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      01-24-2012, 11:57 AM   #6
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Quote:
Originally Posted by Syndicategt View Post
Doesn't really matter what time of year you change out your brakes. If in the winter, make sure you have some dry roads to properly bed in the brakes pads. I would just stick with the slotted rotors, drilled have the potential of cracking and are obsolet with the newer brake pads, they are for aesthetic purposes only (and saving 0.2 lbs).
+1

I have J hook slotted floating rotors wait for install.
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      01-24-2012, 12:24 PM   #7
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If your pads are fine then waiting to change your set up will not cause any issues. As stated I would start by checking the brake sensor, it may be causing the sound you are hearing. If that's not the issues and your pads are getting near the end of their life I wouldn't wait to long to replace the pads.

For your new pads and rotors if slotted and drilled is what you are desiring I have a great kit found HERE using our ECS Slotted and Drilled rotors, EBC RedStuff Brake pads, and new wear sensors. If you'd prefer just a slotted set up I also have a kit with our ECS Slotted rotors instead of the Slotted and Drilled rotors which can be found HERE.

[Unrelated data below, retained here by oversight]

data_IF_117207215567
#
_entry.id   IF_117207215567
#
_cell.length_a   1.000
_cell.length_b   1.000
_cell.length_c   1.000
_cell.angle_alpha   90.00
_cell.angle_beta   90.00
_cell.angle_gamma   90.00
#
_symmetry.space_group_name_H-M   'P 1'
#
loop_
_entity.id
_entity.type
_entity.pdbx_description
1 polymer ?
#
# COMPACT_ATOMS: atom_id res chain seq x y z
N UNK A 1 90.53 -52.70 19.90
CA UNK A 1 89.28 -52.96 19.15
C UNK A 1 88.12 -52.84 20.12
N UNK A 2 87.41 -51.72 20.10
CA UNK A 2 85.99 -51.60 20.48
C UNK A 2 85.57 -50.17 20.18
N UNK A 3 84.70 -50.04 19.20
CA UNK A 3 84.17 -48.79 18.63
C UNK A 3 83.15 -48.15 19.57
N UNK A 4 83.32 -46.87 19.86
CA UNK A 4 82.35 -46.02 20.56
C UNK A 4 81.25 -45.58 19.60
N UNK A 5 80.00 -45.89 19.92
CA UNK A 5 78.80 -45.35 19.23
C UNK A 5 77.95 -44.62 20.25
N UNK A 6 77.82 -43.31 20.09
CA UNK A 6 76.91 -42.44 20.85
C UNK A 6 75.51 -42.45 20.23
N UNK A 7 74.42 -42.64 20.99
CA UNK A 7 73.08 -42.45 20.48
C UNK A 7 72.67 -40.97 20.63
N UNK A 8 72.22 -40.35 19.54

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      01-24-2012, 03:12 PM   #8
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i have about 37000 miles left on the front brakes and 12000 miles left on the rear (at least thats what shows up on my service info), so the pads themselves have a lot of life left in them, I plan to take the car to the track this summer so a brake upgrade was on my mind anyway. The only decision is to either do it now or in spring.

This may be a stupid question, but if it is the brake dust build up on the sensor causing the noise, couldnt i just use some brake cleaner to get rid of the problem for now?
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      01-24-2012, 10:35 PM   #9
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just get rotor blanks and save your money. They're useless for most people

Also you want to cut down on noise and dust? Yeah, avoid them like the plague
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      01-25-2012, 09:40 AM   #10
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Does new brake calipers need bleed?
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      01-25-2012, 10:19 AM   #11
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Quote:
Originally Posted by Fred_Boosted View Post
Does new brake calipers need bleed?
New pads and rotors do not require bleeding, but if you replace a caliper then yes you will need to bleed the system.

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      01-25-2012, 11:45 AM   #12
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Quote:
Originally Posted by Fred_Boosted View Post
Does new brake calipers need bleed?
No, but make sure you pop open the brake fluid reservior cap to let the pressure out. Use a C-clamp to squeeze the caliper so you can remove them from the rotor (this part can be tricky). If just doing pads, there is a DIY on how to swap pads out without removing the entire caliper.